State police said Baltimore Clerk of Circuit Court Frank M. Conaway Sr.'s permit to carry a concealed handgun expired in March, raising the possibility that he could face criminal charges after Monday's altercation with a blogger.
According to city police, Conaway "brandished" a firearm during an argument with blogger Adam Meister outside the city official's Northwest Baltimore home. Conaway said he had a permit to carry the weapon, but state police spokeswoman Elena Russo said records show it expired in March.
Carrying a handgun without a permit is a misdemeanor that carries a minimum penalty of 30 days in jail and a maximum of three years. But there's a major sticking point: Even if Conaway's permit lapsed, he would be allowed to possess the gun on his own property, and there were differing accounts of whether Conaway stepped off the property.
Conaway, 78, said Tuesday that he remained inside the fenced-in portion of his yard. Meister, who acknowledges yelling insults at Conaway while on a morning jog, said Conaway had chased him down the sidewalk and threw a punch. Conaway says he did not attempt to punch Meister and countered with a claim that Meister tried to "karate kick" him.
City police officers who were in the area on other business witnessed the incident, but the Police Department withheld its report Tuesday as prosecutors deliberated over whether to bring charges against the two men. Conaway's attorney, J. Wyndal Gordon, did not return several phone messages.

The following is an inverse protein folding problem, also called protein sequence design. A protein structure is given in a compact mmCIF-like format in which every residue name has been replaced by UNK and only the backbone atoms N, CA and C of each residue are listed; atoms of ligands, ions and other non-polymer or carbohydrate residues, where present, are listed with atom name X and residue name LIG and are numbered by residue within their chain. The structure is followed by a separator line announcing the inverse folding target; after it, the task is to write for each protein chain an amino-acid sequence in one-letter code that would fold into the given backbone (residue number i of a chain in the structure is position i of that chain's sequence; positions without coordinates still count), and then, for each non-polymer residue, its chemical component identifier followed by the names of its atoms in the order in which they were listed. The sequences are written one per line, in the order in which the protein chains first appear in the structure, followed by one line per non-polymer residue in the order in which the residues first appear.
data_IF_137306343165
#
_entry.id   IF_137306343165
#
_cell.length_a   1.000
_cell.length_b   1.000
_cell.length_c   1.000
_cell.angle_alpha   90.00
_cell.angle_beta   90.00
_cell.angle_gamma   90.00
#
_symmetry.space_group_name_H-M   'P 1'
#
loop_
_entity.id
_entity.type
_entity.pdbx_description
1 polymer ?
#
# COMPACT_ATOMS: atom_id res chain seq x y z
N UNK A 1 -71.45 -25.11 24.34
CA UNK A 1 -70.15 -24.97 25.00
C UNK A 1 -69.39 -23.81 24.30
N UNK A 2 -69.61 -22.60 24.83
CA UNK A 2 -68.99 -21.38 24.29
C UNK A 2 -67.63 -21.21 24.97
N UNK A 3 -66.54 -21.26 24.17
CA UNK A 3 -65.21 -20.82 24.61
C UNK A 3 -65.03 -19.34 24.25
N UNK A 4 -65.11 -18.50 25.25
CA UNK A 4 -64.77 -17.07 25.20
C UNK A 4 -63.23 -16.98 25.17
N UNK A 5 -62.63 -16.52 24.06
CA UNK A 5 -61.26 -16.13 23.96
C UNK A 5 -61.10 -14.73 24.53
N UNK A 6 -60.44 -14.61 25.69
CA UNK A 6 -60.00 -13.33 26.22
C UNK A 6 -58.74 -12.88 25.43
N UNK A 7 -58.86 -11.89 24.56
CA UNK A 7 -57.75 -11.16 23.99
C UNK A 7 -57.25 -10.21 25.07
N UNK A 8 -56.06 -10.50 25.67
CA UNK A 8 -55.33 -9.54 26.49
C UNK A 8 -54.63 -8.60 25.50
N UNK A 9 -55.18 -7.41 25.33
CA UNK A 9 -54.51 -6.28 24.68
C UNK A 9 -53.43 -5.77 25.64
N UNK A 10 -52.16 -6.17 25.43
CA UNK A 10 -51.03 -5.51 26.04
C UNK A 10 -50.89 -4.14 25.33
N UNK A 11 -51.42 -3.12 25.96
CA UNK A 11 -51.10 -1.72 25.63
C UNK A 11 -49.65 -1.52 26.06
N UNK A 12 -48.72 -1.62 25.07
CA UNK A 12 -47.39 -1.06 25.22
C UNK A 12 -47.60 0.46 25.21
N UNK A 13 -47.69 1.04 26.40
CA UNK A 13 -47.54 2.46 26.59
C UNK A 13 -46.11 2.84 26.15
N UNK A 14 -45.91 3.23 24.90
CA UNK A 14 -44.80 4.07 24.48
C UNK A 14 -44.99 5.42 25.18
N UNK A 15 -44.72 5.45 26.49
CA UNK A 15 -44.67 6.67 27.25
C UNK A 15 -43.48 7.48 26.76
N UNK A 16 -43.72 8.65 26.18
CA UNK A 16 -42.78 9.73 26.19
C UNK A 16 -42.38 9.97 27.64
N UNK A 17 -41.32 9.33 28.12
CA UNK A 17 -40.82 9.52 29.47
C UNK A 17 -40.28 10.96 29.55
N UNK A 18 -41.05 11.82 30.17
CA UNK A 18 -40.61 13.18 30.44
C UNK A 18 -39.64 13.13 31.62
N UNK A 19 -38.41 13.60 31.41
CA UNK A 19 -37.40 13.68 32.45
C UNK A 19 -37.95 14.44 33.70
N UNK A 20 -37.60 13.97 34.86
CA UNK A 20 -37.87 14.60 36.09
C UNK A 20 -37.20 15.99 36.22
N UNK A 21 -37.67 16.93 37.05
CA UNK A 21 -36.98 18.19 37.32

Ivan Bates, a criminal defense attorney who is not involved in the case, said Conaway could be in trouble if he left his property. "Once the person has left, they're not on your property and not a threat," Bates said. "You can't just go chasing down the street with your gun."
But Conaway would not be in danger of losing the elected office he has held since 1998 — the Maryland Constitution says an elected official must step down only if convicted of a felony, or a misdemeanor related to his work in office.
Concealed-carry permits are difficult to obtain in Maryland — applicants must demonstrate a "good and substantial need" and go through background checks. Permits are good for three years and must be renewed. State law says that "renewals are the responsibility of the applicant."
Conaway said he believed he should have been alerted that his permit had lapsed: "I was never notified. I think there's an obligation on the part of the state police to notify" permit owners, he said.
The altercation between Meister and Conaway was a bizarre twist in a political feud. In March, Meister examined property records and revealed that Conaway's daughter, City Councilwoman Belinda Conaway, was claiming homeowner tax credits on two properties — one of them in Baltimore County. Belinda Conaway filed a $21 million lawsuit against Meister, which she later dropped.
Meister has vowed to continue writing about the Conaway family and said his actions were protected as free speech.
Some of the city's black leaders were rallying around Conaway on Tuesday, saying Meister had crossed the line and was harassing Conaway.
Marvin "Doc" Cheatham, president of the Baltimore chapter of the National Action Network, sent an email to Police Commissioner Frederick H. Bealefeld III and State's Attorney Gregg Bernstein, "express[ing] concern for the life and safety of my friend."
Tessa Hill-Aston, president of the Baltimore chapter of the National Association for the Advancement of Colored People, joined in on the email, saying Meister's behavior "appears to be harassment."
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